The health of your pipeline and getting your team re-organized for it
A sign of difficult times for the sales team is the often dreaded excuse - “This year’s budget is already frozen; however, they would be happy to consider you in the next financial year.” This is a clarion call for leaders and managers to evaluate their pipeline with objectivity. Updating it regularly and calling a spade a spade is a good idea. Closely tied to your pipeline planning is getting the internal teams organized to capture the market. Are there learnings from the past that establish the way forward? Any past patterns of internal constraints that limited sales wins? Can we iron out frequently encountered problem areas between or within teams? In short, is the sales organization ready to attack the market in the most effective and efficient way? Can we enhance the sum of the parts of the various teams for more effective synergies? Just a little extra effort can prove to be a significant increase in value. Instead of viewing the recession as a sales problem, see it as a time of strategic opportunity, when investments of time and energy can result in significant long-term gains.
Continuous skills and capacity building - time to walk the talk
The real test for any sales organization is when the odds are stacked against it. This test can separate the more capable organization from the less capable ones. For, in such times, sharp sales skills become a necessity and not just a virtue.
However, ironically, building capability is often the first thing that leaders and managers do away with when faced with adverse circumstances. As highlighted earlier, slowdowns are opportunities to build significant long term gains. The right perspective is critical - sales training is not an event, it is an ongoing process to improve skills, knowledge and results of the complete sales organization. As validated by the Top-Performing Sales Organization research, the top companies prioritize and actively work to maximize the time sales managers spend coaching their teams versus other activities. This research also highlights that ‘Elite companies’ prioritize improving sales force effectiveness twice as much as the Rest of the companies.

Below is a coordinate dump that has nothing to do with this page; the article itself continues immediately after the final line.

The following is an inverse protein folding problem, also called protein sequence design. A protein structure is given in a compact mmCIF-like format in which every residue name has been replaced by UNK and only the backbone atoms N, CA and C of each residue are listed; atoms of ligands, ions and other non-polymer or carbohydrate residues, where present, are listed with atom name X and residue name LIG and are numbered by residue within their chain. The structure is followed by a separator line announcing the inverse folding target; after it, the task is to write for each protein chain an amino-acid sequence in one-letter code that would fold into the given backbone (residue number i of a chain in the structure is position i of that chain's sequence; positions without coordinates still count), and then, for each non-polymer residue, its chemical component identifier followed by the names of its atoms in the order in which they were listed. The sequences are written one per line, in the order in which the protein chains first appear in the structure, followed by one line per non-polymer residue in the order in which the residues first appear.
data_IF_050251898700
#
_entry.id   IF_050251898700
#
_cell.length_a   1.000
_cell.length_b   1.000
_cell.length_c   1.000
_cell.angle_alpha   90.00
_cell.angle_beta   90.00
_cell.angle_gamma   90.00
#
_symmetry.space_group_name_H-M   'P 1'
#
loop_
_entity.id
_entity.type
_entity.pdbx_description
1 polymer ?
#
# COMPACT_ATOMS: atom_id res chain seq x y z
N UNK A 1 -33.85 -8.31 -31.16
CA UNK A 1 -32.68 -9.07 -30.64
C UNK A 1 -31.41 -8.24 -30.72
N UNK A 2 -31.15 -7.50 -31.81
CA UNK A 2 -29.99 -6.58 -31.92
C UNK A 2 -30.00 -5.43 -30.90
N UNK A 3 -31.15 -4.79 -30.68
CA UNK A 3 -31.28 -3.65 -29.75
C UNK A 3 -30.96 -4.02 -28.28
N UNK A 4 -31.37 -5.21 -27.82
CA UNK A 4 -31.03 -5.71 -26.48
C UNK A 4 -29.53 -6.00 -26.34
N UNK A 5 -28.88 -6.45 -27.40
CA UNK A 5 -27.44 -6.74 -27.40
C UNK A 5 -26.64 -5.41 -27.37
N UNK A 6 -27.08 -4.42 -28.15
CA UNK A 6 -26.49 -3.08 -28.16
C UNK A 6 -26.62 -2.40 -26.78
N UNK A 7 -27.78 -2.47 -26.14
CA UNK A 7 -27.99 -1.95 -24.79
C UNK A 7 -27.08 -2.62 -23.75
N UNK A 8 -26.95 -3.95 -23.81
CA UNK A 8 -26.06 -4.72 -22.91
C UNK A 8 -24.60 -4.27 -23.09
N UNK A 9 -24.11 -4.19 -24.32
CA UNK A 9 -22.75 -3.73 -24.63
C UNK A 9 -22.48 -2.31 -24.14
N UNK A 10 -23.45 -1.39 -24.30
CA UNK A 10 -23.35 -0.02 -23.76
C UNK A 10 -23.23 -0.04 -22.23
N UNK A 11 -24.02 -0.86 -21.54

In summary, slowdowns can help sharpen the long term capabilities of sales teams
Times of slowdown need not mean lost revenues and importantly, lost sales energies, with the right ‘recession sales strategy’ and calibrated capacity building. Times of pessimism in the industry can be smartly utilized to develop the winning sales organization that can suitably navigate tepid times, as well as be ready to capitalize on the eventual ‘upcycle’.
Henry Ford said, 'Worry kills more people than work. That's because more people worry than work.' So quit worrying, start working, keep going, and you’ll soon be whistling down the wind.